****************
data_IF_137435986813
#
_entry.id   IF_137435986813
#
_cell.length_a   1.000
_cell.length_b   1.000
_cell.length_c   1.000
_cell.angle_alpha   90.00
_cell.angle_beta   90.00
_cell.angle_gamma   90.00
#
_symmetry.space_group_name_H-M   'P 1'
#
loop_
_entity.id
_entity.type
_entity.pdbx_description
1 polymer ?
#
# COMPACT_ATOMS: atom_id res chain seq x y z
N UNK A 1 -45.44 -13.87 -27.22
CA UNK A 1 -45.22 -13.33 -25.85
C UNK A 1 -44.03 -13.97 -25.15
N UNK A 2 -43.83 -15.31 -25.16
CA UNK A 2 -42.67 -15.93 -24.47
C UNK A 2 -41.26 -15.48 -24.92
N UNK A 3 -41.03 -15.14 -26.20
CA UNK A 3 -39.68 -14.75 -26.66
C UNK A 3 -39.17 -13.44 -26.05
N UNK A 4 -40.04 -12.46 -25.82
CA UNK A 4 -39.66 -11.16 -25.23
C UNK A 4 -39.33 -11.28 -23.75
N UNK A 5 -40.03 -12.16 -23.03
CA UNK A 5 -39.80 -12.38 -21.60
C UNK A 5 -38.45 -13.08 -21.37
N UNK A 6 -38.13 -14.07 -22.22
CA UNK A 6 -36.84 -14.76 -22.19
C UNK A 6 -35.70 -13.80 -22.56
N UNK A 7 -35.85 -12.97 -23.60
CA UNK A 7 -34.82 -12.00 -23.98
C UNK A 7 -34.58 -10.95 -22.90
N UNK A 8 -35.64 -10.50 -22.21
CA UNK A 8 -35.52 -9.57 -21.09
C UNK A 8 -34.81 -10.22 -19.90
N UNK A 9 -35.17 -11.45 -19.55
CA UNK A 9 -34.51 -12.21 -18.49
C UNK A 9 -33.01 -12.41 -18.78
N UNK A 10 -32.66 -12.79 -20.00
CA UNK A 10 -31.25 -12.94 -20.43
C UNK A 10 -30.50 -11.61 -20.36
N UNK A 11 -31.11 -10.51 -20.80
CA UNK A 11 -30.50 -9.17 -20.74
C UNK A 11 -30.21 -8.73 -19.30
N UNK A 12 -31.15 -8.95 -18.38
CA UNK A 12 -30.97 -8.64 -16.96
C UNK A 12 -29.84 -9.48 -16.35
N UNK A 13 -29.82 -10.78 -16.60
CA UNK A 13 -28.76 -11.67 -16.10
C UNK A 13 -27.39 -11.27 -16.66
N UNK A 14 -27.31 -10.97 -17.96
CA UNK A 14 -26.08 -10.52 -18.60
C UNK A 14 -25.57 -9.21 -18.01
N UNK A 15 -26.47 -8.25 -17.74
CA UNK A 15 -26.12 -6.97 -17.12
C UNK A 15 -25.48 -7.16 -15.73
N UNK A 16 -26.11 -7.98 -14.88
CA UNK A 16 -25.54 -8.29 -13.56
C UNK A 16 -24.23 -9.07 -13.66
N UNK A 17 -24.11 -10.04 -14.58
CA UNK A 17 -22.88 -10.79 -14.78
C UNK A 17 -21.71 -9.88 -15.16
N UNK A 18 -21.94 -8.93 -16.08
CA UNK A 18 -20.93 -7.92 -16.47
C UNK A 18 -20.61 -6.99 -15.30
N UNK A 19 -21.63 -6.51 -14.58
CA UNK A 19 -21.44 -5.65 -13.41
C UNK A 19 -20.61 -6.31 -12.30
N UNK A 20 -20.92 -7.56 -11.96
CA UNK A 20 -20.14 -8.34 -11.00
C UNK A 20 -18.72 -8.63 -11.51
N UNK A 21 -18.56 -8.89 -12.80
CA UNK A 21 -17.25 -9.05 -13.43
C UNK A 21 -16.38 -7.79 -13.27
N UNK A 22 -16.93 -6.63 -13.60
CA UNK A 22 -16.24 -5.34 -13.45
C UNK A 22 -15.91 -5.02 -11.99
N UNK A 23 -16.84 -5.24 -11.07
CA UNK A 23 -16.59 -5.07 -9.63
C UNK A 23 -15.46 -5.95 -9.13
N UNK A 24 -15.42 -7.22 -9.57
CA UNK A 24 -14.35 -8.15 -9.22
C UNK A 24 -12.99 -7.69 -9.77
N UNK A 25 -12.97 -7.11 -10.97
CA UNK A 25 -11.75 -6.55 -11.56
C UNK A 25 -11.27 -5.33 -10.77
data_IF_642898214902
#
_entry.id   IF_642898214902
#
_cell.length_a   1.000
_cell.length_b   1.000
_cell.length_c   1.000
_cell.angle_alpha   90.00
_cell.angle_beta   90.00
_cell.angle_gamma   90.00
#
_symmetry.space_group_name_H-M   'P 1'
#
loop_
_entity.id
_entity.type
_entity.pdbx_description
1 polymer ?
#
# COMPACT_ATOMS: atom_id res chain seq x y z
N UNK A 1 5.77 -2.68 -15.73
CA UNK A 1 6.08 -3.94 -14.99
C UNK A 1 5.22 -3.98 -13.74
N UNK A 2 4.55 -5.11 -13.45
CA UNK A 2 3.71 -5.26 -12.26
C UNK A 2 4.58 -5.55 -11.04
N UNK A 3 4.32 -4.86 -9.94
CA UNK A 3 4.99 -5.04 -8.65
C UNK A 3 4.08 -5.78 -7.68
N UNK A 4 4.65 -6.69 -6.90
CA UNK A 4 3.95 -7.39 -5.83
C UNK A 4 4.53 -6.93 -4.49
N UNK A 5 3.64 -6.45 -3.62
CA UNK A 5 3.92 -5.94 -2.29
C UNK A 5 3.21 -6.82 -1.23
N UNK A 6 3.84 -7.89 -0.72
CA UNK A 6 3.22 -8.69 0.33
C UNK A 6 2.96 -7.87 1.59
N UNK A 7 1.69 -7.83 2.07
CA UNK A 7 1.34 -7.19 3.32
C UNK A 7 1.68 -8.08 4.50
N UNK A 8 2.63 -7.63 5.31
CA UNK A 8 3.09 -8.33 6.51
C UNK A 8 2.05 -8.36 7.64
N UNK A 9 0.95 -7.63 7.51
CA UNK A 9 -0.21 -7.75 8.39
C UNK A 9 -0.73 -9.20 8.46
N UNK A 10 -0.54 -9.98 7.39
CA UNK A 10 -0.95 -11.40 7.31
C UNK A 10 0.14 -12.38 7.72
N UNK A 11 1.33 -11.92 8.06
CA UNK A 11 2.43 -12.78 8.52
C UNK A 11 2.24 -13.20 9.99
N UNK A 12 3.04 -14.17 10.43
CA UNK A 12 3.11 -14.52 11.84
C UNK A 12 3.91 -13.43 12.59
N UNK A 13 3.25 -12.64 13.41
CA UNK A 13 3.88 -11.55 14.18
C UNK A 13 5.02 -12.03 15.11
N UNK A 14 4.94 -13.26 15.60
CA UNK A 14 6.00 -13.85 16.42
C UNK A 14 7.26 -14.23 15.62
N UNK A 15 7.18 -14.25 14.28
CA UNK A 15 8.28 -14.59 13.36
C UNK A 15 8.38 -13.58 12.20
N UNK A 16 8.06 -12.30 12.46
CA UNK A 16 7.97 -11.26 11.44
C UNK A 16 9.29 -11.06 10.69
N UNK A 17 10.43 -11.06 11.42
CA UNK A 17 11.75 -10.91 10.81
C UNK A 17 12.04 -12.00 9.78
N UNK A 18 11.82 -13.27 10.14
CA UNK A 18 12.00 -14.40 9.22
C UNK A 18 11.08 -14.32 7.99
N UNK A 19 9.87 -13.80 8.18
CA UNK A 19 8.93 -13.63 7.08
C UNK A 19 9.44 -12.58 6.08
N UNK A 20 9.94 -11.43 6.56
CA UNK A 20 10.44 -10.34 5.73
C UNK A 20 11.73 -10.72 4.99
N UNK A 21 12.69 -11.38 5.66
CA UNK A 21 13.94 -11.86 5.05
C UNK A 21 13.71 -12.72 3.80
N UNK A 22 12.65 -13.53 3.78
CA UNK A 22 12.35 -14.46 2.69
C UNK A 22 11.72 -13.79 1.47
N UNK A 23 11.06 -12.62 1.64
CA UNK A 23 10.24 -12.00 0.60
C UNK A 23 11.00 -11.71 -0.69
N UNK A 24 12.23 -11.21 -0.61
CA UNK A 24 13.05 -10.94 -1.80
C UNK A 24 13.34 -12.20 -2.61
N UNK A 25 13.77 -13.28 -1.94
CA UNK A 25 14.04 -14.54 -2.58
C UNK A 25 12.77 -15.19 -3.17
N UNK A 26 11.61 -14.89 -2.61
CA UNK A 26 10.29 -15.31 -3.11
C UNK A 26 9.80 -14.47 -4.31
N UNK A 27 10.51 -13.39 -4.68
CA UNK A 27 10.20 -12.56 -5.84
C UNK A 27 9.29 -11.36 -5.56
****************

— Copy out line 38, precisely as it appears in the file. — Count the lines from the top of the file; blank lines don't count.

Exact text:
C UNK A 6 -35.70 -13.80 -22.56